Formaldehyde yields from methanol electrochemical oxidation on platinum and supported catalysts
Childers, Christina L.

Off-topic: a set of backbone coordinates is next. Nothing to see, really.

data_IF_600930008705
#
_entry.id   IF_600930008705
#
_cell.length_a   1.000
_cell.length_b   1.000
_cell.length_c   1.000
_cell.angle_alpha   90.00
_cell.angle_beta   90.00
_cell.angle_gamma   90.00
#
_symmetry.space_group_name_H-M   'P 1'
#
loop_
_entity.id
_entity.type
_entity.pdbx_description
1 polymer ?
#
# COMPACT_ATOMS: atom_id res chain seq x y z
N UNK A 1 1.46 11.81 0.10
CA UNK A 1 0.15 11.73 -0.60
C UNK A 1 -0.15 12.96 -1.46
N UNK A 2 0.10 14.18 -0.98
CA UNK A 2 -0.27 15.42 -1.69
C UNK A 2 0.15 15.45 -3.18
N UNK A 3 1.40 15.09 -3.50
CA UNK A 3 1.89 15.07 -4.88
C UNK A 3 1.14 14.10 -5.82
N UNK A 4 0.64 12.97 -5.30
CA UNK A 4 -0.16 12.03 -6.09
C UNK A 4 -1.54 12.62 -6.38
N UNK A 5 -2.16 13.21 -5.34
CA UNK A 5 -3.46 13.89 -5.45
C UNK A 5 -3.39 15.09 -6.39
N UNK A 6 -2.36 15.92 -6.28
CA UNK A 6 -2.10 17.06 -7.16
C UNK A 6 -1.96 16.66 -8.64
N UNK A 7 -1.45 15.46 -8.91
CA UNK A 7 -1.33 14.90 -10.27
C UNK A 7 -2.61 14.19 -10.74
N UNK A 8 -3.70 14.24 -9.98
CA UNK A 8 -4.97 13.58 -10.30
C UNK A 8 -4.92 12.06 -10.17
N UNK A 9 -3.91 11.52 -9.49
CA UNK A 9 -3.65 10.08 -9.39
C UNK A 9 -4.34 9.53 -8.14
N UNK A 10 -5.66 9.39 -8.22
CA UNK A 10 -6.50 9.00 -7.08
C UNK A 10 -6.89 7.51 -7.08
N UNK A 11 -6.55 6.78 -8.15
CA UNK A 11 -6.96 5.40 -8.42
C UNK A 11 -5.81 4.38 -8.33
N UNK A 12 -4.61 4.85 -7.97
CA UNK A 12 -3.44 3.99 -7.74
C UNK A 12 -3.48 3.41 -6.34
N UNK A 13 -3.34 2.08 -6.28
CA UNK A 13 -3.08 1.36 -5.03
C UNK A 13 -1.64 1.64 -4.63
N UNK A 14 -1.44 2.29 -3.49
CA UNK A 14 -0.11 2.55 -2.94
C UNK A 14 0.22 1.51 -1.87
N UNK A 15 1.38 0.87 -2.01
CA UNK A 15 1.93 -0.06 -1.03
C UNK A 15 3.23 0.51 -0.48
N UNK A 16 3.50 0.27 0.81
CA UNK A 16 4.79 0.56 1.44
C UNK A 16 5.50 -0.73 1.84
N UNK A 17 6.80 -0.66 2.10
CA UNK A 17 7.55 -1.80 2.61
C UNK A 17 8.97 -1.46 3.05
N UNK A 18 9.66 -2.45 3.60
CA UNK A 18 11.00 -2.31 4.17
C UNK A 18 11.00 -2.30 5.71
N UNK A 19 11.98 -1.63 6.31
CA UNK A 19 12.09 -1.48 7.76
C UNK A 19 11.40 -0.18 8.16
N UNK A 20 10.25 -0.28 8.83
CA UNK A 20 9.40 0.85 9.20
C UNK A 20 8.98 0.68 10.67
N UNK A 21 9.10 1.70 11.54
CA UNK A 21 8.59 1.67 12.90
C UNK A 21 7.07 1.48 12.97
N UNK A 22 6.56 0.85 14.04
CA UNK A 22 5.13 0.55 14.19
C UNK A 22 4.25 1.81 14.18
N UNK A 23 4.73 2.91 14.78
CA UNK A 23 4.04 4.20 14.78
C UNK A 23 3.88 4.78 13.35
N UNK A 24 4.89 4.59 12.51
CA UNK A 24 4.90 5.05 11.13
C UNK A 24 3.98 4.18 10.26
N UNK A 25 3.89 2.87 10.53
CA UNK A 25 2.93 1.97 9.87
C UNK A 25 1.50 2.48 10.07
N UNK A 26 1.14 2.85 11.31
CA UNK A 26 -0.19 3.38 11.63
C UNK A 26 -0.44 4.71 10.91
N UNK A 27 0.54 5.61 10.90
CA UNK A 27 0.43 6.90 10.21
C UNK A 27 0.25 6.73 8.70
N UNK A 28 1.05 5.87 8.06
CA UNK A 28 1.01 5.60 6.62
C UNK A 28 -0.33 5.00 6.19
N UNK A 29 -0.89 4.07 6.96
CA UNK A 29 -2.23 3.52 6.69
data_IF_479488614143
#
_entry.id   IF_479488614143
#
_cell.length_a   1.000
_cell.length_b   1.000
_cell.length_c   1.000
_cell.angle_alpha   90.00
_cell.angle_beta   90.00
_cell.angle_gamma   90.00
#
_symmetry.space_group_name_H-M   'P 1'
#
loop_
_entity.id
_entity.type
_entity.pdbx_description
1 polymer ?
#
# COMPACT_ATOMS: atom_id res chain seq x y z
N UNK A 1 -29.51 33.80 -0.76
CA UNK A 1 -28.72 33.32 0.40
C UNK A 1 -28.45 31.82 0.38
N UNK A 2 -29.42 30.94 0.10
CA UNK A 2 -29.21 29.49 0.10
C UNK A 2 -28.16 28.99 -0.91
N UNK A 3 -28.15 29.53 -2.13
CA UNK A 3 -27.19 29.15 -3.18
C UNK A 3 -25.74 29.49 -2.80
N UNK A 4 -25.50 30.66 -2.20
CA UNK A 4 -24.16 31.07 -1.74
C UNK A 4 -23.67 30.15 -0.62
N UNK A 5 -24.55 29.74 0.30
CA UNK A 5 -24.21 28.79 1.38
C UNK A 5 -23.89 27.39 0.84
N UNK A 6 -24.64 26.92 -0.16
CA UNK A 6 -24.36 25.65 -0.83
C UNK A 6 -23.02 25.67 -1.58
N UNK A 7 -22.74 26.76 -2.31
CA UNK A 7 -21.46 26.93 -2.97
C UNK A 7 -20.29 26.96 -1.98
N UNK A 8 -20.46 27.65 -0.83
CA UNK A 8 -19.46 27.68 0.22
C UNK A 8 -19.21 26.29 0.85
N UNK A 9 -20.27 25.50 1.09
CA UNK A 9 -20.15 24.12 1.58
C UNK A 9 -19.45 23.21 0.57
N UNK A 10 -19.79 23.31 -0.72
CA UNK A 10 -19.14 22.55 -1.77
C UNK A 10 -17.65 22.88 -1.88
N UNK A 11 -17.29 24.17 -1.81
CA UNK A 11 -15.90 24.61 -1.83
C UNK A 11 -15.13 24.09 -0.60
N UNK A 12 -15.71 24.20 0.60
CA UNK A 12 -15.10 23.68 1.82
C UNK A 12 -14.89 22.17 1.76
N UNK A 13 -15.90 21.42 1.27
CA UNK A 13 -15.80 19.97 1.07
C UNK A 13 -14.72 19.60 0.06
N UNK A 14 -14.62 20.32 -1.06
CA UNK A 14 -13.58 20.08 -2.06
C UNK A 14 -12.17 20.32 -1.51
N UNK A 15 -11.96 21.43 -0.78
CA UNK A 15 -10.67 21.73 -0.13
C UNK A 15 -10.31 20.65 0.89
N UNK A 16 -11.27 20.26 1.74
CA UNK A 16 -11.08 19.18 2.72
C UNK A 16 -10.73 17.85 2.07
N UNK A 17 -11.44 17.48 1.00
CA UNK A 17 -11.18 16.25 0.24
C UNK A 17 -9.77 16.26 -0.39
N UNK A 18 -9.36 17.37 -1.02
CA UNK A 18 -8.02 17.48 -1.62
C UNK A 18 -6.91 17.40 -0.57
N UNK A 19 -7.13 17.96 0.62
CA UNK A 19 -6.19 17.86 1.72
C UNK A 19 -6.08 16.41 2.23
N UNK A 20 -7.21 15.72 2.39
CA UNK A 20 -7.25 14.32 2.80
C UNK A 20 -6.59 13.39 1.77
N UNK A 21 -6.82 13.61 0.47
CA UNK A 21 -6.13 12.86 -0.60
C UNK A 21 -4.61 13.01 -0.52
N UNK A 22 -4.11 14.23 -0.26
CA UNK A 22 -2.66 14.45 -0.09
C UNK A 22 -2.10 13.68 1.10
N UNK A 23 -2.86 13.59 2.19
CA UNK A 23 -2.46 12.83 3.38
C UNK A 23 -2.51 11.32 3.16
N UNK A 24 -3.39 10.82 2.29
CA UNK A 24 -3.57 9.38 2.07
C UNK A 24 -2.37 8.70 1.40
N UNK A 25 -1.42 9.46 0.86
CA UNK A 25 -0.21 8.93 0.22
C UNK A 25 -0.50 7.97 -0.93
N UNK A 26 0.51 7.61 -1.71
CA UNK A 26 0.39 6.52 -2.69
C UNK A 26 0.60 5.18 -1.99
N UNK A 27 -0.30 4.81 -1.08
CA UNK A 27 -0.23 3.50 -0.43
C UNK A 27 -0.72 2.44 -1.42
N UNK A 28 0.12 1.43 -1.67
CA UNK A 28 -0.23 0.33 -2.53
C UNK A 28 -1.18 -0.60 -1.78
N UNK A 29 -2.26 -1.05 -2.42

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The formation of formaldehyde during methanol electrochemical oxidation is being measured with a fluorescence assay in order to assess the importance of formaldehyde as a reaction intermediate and source of efficiency loss in direct methanol fuel cells. Initial studies have focused on the oxidation of methanol on polycrystalline platinum. The formaldehyde yields approached 30% of the total electrolysis charge at 0.2-0.3 V (vs. a KCI saturated Ag/AgCI reference electrode) for methanol concentrations between 15 mM and 0.3 M in 0.1 M perchloric acid. The formaldehyde yields were lower at more positive potentials, as other oxidation pathways became dominant. However, the rate of formaldehyde production increased up to 0.5 V. These initial studies have demonstrated that formaldehyde, which is often not detectable with modern in situ spectroelectrochemical analysis techniques, can be produced in significant amounts during methanol electrochemical oxidation. More recent work has focused on the formation of formaldehyde during methanol electrochemical oxidation on supported platinum and platinumruthenium catalysts. Solid, polycrystalline platinum-ruthenium alloys have been considered. Other catalysts studied have been suspended in Nafion and supported on glassy carbon. Methanol oxidation on the catalysts has resulted in low formaldehyde yields, below 2% at all potentials studied. The low formaldehyde yields, which result from more complete methanol oxidation, are believed to arise from the ability of partial oxidation products to be transported to an array of active catalyst sites dispersed within the three dimensional Nafion film network. Efforts to eliminate these volume effects through techniques such as electrochemical depositions of catalyst crystallites by reduction of transition metal salts onto solid, glassy carbon electrodes; direct metal nanoparticle deposition onto solid, glassy carbon electrodes using a hydrogen tube furnace; and "sticky" carbon methods for metal/wax/carbon type electrodes have been under investigation.